And it doesn't lie. Select it and you are presented with what will be a nice wizard once the artwork is done. With it, you can create the QActions that together form the contents of your menubar and toolbars. The QAction concept was new in Qt 2.x, and I've always regarded it as one of the better innovations. A QAction is the encapsulation of a certain action the user can ask the GUI interface to perform.
The creation of a new file, for instance, is a single action that can be initiated from the keyboard (with Ctrl-N), from the File menu and also from the toolbar. By creating a single QAction, all this information, along with the icon used on the toolbar, the menu, the tooltip text, the statusbar help text and status information (enabled/disabled, toggled on/off) is encapsulated in a single place. The Main Window wizard makes good use of this concept, and certain default actions are prepared for you (see Figure 1).
Notice that Qt Designer can generate the necessary signal/slot connections for you at the same time. Menubars generally have more choices than toolbars, so it is not surprising that you next have the option of selecting certain actions for inclusion in the main toolbar (see Figure 2).
Of course, more is needed for a really comfortable interface, but the wizard gives us a good start. After finishing with the wizard, Qt Designer shows us our main window, floating in a classical docking-IDE-type interface. Nobody who has ever used Visual C++ or any of the other Visual-type IDEs will be surprised by the Designer interface; nor will the users of KDevelop or KDE Studio be culture-shocked.
The interface is nice, but infinitely more interesting are the additions to Designer. One of them is immediately obvious: the Action Editor (see Figure 3).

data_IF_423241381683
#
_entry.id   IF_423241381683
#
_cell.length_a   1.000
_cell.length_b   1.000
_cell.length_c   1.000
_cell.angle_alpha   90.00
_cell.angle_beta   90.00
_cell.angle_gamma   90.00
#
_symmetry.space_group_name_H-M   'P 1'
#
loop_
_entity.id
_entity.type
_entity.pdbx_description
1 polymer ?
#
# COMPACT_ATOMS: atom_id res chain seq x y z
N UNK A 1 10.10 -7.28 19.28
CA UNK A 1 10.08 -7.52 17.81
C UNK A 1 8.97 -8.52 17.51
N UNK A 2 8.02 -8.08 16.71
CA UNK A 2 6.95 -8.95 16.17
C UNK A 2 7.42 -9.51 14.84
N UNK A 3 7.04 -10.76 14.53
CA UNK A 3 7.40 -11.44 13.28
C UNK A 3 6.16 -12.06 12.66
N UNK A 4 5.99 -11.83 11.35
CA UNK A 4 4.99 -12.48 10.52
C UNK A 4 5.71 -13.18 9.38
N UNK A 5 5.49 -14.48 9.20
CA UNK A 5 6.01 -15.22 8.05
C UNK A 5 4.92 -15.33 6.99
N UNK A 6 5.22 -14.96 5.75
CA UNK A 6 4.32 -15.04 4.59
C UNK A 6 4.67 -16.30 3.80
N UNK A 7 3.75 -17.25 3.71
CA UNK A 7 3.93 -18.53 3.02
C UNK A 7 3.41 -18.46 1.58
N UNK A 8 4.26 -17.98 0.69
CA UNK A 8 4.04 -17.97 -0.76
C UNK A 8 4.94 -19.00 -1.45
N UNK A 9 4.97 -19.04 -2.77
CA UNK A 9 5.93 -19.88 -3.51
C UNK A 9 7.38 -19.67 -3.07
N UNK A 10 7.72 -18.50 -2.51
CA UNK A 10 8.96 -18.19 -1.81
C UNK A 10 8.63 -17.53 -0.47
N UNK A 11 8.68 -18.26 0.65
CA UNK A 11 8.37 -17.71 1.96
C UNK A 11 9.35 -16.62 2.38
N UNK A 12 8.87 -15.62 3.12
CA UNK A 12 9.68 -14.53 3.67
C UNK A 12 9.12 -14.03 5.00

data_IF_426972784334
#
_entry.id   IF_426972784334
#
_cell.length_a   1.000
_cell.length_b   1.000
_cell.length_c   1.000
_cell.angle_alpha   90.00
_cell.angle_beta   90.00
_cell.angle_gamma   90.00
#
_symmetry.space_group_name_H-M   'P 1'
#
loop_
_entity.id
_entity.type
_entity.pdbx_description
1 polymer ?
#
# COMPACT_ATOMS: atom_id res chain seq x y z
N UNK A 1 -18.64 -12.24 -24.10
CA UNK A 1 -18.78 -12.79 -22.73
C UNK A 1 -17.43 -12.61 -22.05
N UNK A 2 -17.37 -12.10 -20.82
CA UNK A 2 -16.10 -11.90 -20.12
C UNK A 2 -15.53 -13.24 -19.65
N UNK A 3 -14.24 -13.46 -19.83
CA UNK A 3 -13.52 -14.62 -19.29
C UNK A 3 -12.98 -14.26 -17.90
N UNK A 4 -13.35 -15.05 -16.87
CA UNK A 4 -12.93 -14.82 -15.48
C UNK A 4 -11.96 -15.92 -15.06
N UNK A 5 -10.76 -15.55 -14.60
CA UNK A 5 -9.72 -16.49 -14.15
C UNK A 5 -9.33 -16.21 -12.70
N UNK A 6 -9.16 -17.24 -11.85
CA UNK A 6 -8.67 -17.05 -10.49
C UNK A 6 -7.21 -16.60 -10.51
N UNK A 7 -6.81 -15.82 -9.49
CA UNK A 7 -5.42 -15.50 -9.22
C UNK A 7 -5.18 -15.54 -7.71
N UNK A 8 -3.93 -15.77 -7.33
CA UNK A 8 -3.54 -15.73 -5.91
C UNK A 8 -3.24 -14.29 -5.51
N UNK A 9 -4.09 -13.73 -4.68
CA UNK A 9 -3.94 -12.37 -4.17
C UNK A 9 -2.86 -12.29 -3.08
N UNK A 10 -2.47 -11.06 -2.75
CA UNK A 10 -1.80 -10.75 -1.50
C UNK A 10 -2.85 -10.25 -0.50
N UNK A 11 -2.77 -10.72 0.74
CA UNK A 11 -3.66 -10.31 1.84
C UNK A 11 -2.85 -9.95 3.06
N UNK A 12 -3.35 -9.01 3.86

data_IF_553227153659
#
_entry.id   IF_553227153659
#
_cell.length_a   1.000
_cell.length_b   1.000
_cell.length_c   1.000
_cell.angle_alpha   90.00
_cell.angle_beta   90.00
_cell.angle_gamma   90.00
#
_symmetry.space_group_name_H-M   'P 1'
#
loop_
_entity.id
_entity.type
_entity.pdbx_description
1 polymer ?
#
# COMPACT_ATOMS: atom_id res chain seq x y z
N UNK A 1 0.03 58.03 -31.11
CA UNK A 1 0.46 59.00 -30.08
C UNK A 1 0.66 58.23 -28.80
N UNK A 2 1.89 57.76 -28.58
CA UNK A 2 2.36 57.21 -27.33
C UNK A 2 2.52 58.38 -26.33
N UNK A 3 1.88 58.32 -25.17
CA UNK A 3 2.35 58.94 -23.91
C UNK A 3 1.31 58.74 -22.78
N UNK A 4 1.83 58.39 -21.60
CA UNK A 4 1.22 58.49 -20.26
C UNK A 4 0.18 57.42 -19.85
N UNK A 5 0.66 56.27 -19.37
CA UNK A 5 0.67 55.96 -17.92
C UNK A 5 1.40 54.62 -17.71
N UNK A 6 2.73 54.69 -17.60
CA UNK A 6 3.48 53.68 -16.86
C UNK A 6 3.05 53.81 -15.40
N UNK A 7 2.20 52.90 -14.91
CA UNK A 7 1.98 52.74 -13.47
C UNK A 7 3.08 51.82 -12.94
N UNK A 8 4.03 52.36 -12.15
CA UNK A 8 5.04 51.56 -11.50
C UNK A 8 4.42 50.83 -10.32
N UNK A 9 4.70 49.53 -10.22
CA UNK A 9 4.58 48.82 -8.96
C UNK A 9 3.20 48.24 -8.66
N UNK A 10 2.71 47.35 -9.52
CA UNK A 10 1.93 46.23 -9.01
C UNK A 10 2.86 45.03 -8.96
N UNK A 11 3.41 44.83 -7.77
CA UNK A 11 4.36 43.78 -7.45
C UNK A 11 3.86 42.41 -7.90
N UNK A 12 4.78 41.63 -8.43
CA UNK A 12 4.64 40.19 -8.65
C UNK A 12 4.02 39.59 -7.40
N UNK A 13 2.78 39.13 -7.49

Additional QActions can be created with this utility. By pressing the New toolbar button in the Action Editor, a new QAction is created. You can then select the action in the list and edit its properties in the Properties Editor (see Figure 4). By dragging the action from the list in the Action Editor to its intended place in the menubar and toolbar, you place it where it will reside.
Adding new slots to a design under consideration has always been possible with Qt Designer. With a bit of forethought it is possible to create almost complete dialog windows that can be made useful by subclassing and a bit of added functionality. Of course, you can also add new slots to the main window class, but most of the useful work has already been done for you. The wizard has already created a menuItem slot for each QAction in the main window, and it's a few minutes to do the same for your own QActions (see Figure 5).
Having done all this, connecting the activated() signal to the editJustify slot is no work at all. At that point, most of the design is finished. However, Qt Designer nowadays includes a C++ code editor. It's not a particularly strong one, but you can enter C++ code for each and every defined slot (see Figure 6). This C++ code is saved as part of the XML .ui file and used in the generation of C++ code by the uic user interface compiler. Of course, now that Qt includes a rich text control, adding a small editor is a no-brainer. It even includes an incremental search option, paren matching and syntax completion. This is interesting code, to be found in the designer/editor branch of the Qt source.
Qt Designer is clearly moving toward a complete visual design and development environment for C++. Using the Source tab of the Object Explorer, you can add includes, forward declarations and class variables to your design (see Figure 7).
Before actually creating code, it is a good idea to determine whether it is actually useful to mix design and code at this stage. Entering C++ code here means it will be that much more difficult to generate code for other languages from the user interface definitions. This is certainly an issue for Python, which can make use of the Qt library and the designer definitions with the PyQt toolkit or the BlackAdder IDE. In my experience, moreover, having a bit of implementation at one level, and another bit of implementation at another level, makes for confused projects. You should think carefully before adding code to otherwise language- and implementation-agnostic designs.